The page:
Osteoarthritis, sometimes called OA, is a type of arthritis that only affects the joints, usually in the hands, knees, hips, neck, and lower back. It's the most common type of arthritis.
The exact cause of osteoarthritis is not fully understood. It may be hereditary. People who play sports may get it because sports can be
hard on joints. However, in most people, it seems to be related to the long-term 'wear and tear' that everyday living puts on joints. In some people, the cartilage thins as the joints are used. This is the start of osteoarthritis. Over time, the cartilage wears away and the bones may rub against each other. The rubbing causes pain, swelling, and decreased motion of the joint.
Bones may even start to grow too thick on the ends where they meet to make a joint. Bits of cartilage may loosen and get in the way of movement. This also can cause pain, swelling, and stiffness.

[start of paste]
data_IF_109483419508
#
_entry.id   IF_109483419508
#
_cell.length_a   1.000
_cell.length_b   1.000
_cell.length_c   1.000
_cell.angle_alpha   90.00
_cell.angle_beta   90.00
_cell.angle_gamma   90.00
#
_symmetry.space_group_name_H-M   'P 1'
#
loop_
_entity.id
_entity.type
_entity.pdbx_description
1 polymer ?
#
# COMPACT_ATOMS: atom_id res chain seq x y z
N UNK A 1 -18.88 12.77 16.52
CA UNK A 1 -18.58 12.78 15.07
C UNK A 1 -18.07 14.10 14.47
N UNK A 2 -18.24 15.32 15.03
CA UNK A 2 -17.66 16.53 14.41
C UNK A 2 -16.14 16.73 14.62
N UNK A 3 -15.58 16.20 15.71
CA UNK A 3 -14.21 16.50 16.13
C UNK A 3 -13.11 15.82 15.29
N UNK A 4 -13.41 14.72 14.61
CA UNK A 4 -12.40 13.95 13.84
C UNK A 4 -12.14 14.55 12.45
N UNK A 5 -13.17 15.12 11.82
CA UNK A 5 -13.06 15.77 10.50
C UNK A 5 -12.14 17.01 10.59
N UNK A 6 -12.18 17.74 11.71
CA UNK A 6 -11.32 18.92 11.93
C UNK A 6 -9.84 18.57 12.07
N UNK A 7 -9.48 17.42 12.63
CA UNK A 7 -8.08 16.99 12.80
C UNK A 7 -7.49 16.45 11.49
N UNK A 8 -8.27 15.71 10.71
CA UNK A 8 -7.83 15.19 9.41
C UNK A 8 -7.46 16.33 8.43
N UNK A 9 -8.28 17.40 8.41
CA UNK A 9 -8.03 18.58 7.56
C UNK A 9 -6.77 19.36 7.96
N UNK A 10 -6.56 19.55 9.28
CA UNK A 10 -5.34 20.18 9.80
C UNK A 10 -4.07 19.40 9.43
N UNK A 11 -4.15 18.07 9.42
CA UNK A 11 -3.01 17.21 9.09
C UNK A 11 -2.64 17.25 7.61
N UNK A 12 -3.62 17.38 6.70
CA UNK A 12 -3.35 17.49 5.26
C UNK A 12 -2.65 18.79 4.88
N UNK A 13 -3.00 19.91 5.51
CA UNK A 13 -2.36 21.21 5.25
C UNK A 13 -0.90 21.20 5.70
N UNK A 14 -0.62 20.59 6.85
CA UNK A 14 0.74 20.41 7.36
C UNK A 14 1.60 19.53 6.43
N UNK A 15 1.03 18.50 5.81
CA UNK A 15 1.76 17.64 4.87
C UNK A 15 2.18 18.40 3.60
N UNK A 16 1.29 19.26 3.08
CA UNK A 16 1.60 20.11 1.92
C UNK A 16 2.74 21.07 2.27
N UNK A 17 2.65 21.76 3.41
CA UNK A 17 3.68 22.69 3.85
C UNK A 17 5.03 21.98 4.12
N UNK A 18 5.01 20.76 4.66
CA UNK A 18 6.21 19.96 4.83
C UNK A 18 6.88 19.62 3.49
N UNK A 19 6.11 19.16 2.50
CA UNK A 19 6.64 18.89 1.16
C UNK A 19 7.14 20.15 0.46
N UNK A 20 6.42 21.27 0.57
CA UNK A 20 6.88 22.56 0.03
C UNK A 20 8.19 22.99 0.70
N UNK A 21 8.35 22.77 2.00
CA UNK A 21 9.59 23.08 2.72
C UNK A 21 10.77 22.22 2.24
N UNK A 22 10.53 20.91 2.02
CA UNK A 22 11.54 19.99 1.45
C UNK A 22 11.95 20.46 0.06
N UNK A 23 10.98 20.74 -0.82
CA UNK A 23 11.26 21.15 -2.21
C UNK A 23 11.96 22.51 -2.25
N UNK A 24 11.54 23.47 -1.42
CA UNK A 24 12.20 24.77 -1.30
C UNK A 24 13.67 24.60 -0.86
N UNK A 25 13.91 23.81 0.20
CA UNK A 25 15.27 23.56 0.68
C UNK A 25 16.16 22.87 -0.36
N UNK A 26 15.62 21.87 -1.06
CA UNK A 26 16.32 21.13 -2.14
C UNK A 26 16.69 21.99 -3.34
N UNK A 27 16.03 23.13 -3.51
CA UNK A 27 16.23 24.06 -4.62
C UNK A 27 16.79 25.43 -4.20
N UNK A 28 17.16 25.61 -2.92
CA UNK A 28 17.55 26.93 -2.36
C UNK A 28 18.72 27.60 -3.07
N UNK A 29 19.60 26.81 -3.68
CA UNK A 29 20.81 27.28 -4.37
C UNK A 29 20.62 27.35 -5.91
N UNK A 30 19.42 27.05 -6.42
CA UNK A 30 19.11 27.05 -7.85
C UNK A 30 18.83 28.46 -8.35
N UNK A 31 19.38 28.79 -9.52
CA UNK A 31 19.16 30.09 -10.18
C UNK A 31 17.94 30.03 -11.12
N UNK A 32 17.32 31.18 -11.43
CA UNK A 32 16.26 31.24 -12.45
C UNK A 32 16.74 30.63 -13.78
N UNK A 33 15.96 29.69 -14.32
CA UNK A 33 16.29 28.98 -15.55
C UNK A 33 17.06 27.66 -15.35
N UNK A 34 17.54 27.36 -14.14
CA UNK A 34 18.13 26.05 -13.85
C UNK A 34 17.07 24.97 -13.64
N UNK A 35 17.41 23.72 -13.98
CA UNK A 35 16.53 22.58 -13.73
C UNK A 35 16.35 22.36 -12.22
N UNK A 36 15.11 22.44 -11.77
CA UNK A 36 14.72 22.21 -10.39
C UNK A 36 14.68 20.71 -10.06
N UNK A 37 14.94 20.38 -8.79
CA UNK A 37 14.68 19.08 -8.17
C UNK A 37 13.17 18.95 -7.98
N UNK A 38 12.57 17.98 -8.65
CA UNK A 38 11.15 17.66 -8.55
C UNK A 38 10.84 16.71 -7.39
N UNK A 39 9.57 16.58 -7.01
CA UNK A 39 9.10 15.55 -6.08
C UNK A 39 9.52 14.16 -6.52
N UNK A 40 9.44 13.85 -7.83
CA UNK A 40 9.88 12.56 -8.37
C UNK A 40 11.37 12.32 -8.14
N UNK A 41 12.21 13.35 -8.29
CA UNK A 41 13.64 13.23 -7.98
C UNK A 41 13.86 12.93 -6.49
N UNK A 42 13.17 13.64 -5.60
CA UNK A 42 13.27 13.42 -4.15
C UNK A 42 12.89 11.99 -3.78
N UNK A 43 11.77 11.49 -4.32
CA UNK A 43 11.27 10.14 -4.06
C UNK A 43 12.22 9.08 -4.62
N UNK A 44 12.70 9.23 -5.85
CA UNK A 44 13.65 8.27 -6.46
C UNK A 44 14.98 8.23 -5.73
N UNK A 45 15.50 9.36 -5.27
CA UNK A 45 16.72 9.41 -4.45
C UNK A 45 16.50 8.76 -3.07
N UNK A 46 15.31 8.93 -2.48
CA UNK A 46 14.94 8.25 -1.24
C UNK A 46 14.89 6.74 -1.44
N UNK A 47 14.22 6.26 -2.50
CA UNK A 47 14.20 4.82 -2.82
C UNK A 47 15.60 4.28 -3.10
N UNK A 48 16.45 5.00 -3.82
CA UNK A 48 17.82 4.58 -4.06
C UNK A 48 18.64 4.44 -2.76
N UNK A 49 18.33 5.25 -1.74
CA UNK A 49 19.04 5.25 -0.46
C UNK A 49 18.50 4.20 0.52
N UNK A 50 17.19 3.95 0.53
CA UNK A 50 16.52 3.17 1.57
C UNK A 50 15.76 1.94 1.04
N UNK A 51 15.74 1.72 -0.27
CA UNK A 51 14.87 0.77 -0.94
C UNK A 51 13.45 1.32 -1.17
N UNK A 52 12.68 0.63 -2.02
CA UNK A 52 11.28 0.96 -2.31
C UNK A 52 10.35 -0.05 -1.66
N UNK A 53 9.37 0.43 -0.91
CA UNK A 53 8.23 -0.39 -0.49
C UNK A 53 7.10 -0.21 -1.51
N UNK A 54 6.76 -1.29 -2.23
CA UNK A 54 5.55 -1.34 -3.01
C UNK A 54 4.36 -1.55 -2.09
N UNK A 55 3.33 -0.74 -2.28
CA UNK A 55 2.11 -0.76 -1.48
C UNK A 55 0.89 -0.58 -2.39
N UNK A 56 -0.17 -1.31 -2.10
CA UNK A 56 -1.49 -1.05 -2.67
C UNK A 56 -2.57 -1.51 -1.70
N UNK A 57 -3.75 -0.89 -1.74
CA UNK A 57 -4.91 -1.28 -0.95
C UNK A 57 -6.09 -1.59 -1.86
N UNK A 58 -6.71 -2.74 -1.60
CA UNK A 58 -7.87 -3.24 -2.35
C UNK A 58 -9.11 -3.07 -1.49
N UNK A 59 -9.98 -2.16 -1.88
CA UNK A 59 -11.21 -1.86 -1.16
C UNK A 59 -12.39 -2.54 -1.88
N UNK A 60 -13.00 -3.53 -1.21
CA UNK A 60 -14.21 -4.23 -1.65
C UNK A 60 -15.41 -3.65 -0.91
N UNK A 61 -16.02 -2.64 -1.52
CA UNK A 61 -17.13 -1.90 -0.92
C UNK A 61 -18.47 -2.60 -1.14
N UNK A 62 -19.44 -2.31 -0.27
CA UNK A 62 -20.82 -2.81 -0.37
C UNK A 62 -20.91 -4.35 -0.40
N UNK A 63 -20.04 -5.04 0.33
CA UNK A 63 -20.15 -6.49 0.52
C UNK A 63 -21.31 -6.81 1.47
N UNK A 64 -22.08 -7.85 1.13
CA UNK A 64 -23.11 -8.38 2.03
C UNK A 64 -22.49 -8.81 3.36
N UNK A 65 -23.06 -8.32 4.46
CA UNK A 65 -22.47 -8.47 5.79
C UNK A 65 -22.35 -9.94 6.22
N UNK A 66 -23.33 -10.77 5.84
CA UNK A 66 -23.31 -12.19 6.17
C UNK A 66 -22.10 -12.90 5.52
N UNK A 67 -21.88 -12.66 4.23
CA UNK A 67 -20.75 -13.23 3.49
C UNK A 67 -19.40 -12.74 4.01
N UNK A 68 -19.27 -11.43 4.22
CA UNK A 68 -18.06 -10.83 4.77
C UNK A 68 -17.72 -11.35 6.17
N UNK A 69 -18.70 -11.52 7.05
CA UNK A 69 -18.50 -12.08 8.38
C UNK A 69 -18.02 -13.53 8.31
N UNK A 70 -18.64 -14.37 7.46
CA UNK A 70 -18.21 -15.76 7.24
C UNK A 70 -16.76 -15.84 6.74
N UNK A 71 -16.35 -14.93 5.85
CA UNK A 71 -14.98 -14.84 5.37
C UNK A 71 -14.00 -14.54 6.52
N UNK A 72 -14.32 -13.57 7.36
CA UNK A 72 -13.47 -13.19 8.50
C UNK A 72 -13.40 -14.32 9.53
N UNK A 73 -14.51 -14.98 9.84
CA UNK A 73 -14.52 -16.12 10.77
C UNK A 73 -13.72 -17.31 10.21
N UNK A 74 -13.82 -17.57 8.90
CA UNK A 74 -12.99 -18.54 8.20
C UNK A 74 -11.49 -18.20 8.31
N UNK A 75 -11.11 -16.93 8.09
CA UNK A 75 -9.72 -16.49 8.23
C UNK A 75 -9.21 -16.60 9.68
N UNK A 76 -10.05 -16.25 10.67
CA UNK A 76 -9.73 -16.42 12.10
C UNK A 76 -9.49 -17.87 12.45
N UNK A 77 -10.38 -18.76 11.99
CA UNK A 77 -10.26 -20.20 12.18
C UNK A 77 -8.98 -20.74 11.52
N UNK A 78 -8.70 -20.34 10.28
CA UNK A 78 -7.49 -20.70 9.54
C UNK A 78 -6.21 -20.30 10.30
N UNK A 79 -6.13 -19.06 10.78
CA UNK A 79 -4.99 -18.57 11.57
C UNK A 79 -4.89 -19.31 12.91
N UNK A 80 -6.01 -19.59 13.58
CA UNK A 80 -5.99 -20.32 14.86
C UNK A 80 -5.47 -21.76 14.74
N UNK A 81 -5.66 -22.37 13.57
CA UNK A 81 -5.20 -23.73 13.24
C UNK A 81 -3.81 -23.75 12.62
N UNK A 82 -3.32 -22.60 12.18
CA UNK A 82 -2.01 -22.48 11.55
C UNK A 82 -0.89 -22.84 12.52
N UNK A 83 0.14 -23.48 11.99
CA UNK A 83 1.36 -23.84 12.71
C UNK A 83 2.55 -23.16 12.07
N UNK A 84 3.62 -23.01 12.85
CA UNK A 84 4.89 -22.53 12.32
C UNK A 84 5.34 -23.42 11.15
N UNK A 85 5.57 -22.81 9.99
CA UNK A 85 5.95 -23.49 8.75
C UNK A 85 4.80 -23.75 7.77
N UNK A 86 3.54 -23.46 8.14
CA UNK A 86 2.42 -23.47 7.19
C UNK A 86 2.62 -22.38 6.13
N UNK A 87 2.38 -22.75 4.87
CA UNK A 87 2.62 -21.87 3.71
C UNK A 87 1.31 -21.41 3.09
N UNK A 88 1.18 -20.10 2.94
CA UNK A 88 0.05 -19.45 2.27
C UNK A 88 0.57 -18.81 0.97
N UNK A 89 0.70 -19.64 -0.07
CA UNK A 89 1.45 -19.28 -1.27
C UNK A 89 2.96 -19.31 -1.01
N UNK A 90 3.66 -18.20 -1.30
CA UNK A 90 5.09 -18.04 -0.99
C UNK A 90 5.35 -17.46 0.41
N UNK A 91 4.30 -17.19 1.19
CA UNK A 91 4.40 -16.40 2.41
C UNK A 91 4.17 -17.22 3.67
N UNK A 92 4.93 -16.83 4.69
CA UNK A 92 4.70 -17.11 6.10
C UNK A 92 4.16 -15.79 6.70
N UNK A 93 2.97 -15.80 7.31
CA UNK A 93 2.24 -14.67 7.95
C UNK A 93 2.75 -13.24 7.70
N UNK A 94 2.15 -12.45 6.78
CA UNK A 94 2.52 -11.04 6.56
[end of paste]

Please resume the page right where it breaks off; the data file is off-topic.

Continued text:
There are no cures for osteoarthritis and it is difficult to know how to avoid it. However, the following may help:
• Avoid overuse of your joints
• Try to avoid jobs or activities that require repetitive movement
• Maintain a healthy body weight
• Do strength-training exercises to keep the muscles around your joints strong.
(This is especially important for weight-bearing joints, such as the hips, knees, and ankles)
If the osteoarthritis is so severe that surgery is required to relieve the symptoms, there are several options. Factors for the type of intervention include age, activity level, and how bad the damage is. Talk to your doctor to learn which surgery will be best for you.
Surgical options include:
• Arthroscopy to remove or repair damaged tissue and provide temporary relief from pain or delay the need for other surgeries.
• Osteotomy surgeries can reposition or reshapes the bones in your joint where osteoarthritis has caused damage. It can shift your weight away from an area that has been damaged or correct misalignment in a joint restoring movement and relieving pain.
• Arthroplasty, or 'joint replacement', allows a surgeon to remove the damaged joint and replace it with an artificial joint made from metals, plastic, and/or ceramic. All or part of the joint may be replaced. Joint replacement therapy can help put an end to your pain and improve or restore movement in your joint.